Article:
Soccer, the world's most popular sport, may not be the biggest game in America, but the U.S. Department of Justice wants to "send a message that enough is enough" when it comes to corruption in the game's international governing body
According to U.S. request, these crimes were agreed and prepared in the U.S., and payments were carried out via U.S. banks
Swiss police arrested seven FIFA officials at the behest of US authorities who have conducted a massive investigation for three long years into corruption at football's governing body.The officials were arrested for over $150M bribery scheme.
Two of the people who have been charged - Jeffrey Webb and Jack Warner - are the current and past heads of CONCACAF, the continental confederation under the auspicious of FIFA that is headquartered in the U.S., which also gives American officials jurisdiction.
FBI agents raided the headquarters of CONCACAF in Miami.The U.S. is part of CONCACAF, the FIFA-affiliated governing body for North America and the Caribbean.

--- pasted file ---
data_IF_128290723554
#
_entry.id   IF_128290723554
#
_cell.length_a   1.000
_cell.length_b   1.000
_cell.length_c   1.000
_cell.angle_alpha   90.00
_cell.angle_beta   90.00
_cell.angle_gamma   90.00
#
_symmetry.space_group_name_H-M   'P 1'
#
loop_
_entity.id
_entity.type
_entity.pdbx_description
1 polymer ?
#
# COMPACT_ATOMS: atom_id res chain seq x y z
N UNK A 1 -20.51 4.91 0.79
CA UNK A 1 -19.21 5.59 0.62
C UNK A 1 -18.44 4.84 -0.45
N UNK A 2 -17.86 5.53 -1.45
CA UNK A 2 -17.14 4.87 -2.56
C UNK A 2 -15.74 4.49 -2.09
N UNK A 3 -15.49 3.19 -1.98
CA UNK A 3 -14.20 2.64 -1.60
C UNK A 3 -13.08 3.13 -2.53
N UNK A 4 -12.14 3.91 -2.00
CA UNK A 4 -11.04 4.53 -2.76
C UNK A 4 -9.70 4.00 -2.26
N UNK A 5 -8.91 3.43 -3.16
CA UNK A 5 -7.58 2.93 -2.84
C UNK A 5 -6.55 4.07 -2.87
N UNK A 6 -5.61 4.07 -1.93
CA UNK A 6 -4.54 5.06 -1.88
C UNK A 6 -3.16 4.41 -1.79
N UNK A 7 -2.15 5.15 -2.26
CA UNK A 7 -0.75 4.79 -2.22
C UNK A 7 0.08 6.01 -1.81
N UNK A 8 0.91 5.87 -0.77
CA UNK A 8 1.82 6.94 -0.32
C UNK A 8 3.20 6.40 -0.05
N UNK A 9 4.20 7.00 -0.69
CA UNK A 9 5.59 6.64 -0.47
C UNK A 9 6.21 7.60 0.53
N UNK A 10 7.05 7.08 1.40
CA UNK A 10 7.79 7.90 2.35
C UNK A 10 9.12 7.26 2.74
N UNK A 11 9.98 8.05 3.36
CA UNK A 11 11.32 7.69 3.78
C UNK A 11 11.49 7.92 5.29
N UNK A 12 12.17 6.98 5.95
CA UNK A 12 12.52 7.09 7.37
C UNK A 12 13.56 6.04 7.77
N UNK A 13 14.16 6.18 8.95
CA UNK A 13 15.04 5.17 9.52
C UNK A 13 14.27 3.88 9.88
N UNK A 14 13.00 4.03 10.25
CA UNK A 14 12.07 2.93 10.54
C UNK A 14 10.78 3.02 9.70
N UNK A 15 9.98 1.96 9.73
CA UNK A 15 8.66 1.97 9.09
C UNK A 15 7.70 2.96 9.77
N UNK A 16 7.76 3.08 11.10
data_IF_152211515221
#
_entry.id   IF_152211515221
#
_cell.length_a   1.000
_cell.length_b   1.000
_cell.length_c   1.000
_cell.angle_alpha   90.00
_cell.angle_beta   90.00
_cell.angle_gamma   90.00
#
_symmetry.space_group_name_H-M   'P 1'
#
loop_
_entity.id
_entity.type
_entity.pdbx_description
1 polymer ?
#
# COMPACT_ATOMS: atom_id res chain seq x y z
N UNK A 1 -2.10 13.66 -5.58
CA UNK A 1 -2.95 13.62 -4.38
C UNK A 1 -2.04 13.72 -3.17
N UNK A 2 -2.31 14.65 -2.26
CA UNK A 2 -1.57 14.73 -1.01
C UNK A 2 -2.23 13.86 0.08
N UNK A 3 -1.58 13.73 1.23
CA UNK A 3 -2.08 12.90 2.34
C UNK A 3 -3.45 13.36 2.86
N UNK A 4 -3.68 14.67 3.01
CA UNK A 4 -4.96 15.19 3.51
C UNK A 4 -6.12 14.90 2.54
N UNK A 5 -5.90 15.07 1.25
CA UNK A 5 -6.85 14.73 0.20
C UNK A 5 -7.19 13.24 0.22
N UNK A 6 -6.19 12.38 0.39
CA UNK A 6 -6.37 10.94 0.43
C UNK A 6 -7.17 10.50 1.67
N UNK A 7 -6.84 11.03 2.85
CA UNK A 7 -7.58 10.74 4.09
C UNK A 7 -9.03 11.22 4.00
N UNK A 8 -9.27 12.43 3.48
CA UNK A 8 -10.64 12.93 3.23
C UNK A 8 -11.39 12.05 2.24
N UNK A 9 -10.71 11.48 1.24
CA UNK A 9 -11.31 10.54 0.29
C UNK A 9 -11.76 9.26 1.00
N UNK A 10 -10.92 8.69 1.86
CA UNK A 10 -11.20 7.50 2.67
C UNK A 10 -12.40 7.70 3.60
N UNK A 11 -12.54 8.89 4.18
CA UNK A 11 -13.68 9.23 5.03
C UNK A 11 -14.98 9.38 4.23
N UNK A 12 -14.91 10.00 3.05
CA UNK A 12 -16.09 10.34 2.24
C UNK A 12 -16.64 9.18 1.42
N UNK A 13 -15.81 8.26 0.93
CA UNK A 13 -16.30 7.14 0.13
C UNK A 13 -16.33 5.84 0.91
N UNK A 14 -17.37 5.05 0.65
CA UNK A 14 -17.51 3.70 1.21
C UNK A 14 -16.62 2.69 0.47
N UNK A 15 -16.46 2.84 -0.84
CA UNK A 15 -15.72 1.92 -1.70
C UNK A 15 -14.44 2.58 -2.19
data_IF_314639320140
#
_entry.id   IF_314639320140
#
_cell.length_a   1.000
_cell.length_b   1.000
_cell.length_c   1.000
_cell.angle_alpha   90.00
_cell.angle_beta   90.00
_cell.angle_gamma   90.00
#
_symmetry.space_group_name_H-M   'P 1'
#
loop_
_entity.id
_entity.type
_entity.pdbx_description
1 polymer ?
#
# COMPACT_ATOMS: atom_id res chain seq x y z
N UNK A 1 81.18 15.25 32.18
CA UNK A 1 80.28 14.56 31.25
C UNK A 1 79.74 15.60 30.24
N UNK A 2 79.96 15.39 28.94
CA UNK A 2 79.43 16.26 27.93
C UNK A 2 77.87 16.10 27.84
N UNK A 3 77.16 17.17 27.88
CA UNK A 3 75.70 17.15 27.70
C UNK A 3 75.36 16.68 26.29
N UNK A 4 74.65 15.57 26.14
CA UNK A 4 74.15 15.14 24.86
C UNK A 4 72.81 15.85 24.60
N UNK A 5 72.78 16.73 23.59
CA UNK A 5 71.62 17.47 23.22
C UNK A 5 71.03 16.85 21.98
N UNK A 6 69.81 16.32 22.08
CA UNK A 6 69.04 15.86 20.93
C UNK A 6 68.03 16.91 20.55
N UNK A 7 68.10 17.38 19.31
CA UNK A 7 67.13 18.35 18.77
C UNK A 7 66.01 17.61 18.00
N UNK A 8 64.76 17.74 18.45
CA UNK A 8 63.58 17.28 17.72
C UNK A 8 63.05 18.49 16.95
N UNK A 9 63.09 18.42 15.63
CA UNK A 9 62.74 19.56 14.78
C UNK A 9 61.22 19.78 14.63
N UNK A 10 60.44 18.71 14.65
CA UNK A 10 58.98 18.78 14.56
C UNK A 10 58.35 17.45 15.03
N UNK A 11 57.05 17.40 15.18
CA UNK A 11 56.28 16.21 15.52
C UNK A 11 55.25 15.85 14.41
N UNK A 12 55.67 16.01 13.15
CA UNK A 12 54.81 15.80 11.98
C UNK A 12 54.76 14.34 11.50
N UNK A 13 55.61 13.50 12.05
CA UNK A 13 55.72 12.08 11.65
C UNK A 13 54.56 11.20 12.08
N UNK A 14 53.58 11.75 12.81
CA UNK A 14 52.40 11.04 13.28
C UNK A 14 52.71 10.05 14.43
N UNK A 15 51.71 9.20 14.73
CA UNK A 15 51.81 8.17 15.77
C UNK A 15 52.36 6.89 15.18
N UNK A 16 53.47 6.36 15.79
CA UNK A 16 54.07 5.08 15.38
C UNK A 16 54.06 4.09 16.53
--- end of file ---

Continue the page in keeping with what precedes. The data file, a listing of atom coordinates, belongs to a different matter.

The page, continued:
Former top FIFA official Chuck Blazer with him as a cooperating witness, American officials set out to see whether corruption touched tournaments held in the Americas. Federal investigators in the United States say they think it did.
Many of the charges that were revealed involve bribery and kickback schemes.
These schemes are related to the media and marketing rights for World Cup qualifying games in the Concacaf region, as well as the Concacaf Gold Cup, the Concacaf Champions League, and several others.
"Nobody is above or beyond the law," FBI Director Comey said.
“We are pleased to see that the investigation is being energetically pursued for the good of football and believe that it will help reinforce measures that FIFA has already taken,” FIFA said.
In a statement posted on FIFA's website, the organization said it “Welcomes actions that can help contribute to rooting out any wrongdoing in football.”